Open Access. Powered by Scholars. Published by Universities.®

Social History Commons

Open Access. Powered by Scholars. Published by Universities.®

Articles 1 - 6 of 6

Full-Text Articles in Social History

Heroes Of Berlin Wall Struggle, William D. Bowman Nov 2014

Heroes Of Berlin Wall Struggle, William D. Bowman

History Faculty Publications

When the Berlin Wall fell 25 years ago, on Nov. 9, 1989, symbolically signaling the end of the Cold War, it was no surprise that many credited President Ronald Reagan and Soviet leader Mikhail Gorbachev for bringing it down.

But the true heroes behind the fall of the Berlin Wall are those Eastern Europeans whose protests and political pressure started chipping away at the wall years before. East German citizens from a variety of political backgrounds and occupations risked their freedom in protests against communist policies and one-party rule in what they called the "peaceful revolution." [excerpt]


Is Russia A Block Of Ice Floating Back Into The 16th Century, Marko Dumančić Nov 2014

Is Russia A Block Of Ice Floating Back Into The 16th Century, Marko Dumančić

History Faculty Publications

Editorial published in The Moscow Times and The Huffington Post


Empire's Children: Child Emigration, Welfare, And The Decline Of The British World, 1869-1967 (Book Review), Christopher Bischof Oct 2014

Empire's Children: Child Emigration, Welfare, And The Decline Of The British World, 1869-1967 (Book Review), Christopher Bischof

History Faculty Publications

Empire’s Children is far from the now well-worn tale of imperial decline. It locates the shifting fortunes of the child emigration movement at the heart of the reconfiguration of identities, political economies, and nationalisms in Britain, Canada, Australia, and Rhodesia. Though Britons eventually had to face the diminishing importance of Britishness as either a cultural or racial ideal in the eyes of even their settler colonies, on the whole the story of the child emigration movement’s shifting fortunes testifies to the malleability and resilience of Britishness.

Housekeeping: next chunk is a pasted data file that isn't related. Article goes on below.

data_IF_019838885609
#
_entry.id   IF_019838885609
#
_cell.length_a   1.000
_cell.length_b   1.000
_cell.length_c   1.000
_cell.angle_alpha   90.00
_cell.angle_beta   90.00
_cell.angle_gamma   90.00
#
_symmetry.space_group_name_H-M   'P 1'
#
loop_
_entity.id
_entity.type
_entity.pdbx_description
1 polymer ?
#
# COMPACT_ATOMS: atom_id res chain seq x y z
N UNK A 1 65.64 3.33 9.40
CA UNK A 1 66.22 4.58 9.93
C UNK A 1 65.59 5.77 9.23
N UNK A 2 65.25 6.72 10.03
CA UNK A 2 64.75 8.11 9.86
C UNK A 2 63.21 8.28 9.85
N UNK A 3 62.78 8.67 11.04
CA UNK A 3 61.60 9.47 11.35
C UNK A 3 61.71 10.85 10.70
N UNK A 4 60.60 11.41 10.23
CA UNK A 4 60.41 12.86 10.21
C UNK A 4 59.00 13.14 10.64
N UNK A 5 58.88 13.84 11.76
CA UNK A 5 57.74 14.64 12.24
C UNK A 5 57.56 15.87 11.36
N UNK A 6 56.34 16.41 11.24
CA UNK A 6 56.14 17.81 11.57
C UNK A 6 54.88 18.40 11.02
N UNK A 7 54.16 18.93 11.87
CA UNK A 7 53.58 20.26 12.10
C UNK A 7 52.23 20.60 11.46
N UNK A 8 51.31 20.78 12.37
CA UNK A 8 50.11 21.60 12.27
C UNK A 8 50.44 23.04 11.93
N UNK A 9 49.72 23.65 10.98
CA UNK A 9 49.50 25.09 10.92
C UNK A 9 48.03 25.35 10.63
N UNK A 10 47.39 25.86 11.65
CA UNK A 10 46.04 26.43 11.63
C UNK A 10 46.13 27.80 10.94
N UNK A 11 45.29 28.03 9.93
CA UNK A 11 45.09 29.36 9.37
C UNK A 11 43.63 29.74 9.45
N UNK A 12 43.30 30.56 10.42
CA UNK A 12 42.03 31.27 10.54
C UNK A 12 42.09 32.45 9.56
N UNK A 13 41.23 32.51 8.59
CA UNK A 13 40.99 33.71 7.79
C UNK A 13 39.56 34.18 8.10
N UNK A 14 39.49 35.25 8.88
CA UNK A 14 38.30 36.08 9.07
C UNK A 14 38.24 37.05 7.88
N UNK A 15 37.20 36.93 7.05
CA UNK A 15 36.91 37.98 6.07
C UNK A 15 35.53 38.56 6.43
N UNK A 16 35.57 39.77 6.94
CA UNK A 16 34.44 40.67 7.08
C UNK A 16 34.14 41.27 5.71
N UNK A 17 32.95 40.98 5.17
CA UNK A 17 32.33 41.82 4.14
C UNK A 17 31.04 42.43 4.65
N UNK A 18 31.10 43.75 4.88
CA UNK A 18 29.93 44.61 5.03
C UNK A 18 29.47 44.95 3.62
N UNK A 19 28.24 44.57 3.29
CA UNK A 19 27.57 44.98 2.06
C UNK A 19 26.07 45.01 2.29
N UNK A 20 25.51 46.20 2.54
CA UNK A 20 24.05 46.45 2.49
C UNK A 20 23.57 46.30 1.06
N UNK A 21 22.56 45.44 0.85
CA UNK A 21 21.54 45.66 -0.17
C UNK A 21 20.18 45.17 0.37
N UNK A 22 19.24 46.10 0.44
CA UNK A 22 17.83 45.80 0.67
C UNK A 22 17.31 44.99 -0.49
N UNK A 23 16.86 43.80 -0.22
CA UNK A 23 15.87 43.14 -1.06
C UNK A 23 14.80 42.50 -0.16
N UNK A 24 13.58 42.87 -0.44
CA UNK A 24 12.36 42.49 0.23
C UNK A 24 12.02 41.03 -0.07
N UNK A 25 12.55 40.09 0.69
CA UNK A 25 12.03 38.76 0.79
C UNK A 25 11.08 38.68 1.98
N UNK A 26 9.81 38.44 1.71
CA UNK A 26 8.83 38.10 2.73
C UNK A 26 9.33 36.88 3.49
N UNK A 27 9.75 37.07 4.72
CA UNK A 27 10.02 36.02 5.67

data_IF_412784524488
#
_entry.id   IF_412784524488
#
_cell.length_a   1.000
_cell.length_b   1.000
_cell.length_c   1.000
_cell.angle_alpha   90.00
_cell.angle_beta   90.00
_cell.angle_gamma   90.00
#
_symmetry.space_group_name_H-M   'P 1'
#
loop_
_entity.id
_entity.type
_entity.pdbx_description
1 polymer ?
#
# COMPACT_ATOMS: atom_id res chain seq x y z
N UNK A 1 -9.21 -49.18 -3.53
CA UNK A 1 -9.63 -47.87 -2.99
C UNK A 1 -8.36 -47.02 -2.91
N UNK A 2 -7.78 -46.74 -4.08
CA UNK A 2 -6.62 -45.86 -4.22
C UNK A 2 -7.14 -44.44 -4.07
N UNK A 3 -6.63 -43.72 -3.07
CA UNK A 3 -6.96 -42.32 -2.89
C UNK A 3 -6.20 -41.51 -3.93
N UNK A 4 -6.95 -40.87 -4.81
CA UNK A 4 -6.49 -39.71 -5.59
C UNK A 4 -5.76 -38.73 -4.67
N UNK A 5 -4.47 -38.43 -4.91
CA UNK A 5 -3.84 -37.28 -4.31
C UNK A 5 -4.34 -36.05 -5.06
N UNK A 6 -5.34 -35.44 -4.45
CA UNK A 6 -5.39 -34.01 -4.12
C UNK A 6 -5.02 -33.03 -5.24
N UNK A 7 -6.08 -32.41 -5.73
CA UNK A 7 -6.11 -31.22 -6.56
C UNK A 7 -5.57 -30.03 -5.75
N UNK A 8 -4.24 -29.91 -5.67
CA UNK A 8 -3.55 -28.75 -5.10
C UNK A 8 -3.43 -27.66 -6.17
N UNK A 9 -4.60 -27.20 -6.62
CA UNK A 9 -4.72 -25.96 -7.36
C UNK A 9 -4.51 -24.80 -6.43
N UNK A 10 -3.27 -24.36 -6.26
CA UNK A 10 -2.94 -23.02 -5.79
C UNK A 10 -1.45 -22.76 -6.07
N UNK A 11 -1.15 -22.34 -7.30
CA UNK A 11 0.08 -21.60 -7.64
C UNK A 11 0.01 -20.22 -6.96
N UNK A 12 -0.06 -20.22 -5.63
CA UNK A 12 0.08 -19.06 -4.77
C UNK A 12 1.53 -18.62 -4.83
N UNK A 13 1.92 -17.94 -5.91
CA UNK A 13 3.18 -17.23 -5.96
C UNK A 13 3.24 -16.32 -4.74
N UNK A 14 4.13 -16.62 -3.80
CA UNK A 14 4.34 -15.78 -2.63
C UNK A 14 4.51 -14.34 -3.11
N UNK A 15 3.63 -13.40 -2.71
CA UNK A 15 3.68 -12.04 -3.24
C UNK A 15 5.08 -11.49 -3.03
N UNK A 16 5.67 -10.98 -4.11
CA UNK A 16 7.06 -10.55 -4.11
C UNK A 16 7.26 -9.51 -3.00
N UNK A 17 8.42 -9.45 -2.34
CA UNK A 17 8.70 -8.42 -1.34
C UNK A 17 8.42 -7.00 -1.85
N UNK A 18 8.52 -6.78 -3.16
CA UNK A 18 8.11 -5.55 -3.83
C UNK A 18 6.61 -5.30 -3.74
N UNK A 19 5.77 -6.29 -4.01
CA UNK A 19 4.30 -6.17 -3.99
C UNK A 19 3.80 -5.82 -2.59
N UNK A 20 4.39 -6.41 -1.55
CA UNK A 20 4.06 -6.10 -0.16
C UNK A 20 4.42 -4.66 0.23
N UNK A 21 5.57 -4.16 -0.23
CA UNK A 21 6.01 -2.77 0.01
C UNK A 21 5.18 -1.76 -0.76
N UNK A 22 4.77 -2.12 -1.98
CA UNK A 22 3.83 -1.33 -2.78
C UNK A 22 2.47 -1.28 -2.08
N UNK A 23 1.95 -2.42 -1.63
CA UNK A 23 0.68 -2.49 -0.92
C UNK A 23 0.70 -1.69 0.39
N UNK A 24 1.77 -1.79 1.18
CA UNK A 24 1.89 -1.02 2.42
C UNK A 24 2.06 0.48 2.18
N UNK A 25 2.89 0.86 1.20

Golden Arches & White Spaces: Race In Early Fast Food Places, Angela Jill Cooley Sep 2014

Golden Arches & White Spaces: Race In Early Fast Food Places, Angela Jill Cooley

History Faculty Publications

Much attention is given to the role of the lunch counter in the years leading up to the Civil Rights Act of 1964. But what about the fast-food chain, which was rising to national prominence at the same time? Angela Jill Cooley addresses this question in an excerpt from her book, To Live and Dine in Dixie: The Evolution of Urban Food Culture in the Jim Crow South, forthcoming from the University of Georgia Press.


'Fors Clavigera', The Young Women Of Whitelands College, And The Temptations Of Social History, Christopher Bischof Sep 2014

'Fors Clavigera', The Young Women Of Whitelands College, And The Temptations Of Social History, Christopher Bischof

History Faculty Publications

On the first of May each year from the 1880s onward the young women at Whitelands teacher training college in London celebrated by throwing to the wind the timetable that normally dictated how their every moment would be spent. Instead, they adorned the college in flowers, donned in white dresses, and spent the day dancing, singing, and reading poetry. The tradition of May Day helped to poke a hole in the rather dour institutional regimen of Whitelands, which opened the way for many smaller, everyday acts that gradually reworked the ethos of the college.


Review Of Eby, Clare Virginia, Until Choice Do Us Part: Marriage Reform In The Progressive Era, Brent Ruswick Jul 2014

Review Of Eby, Clare Virginia, Until Choice Do Us Part: Marriage Reform In The Progressive Era, Brent Ruswick

History Faculty Publications

No abstract provided.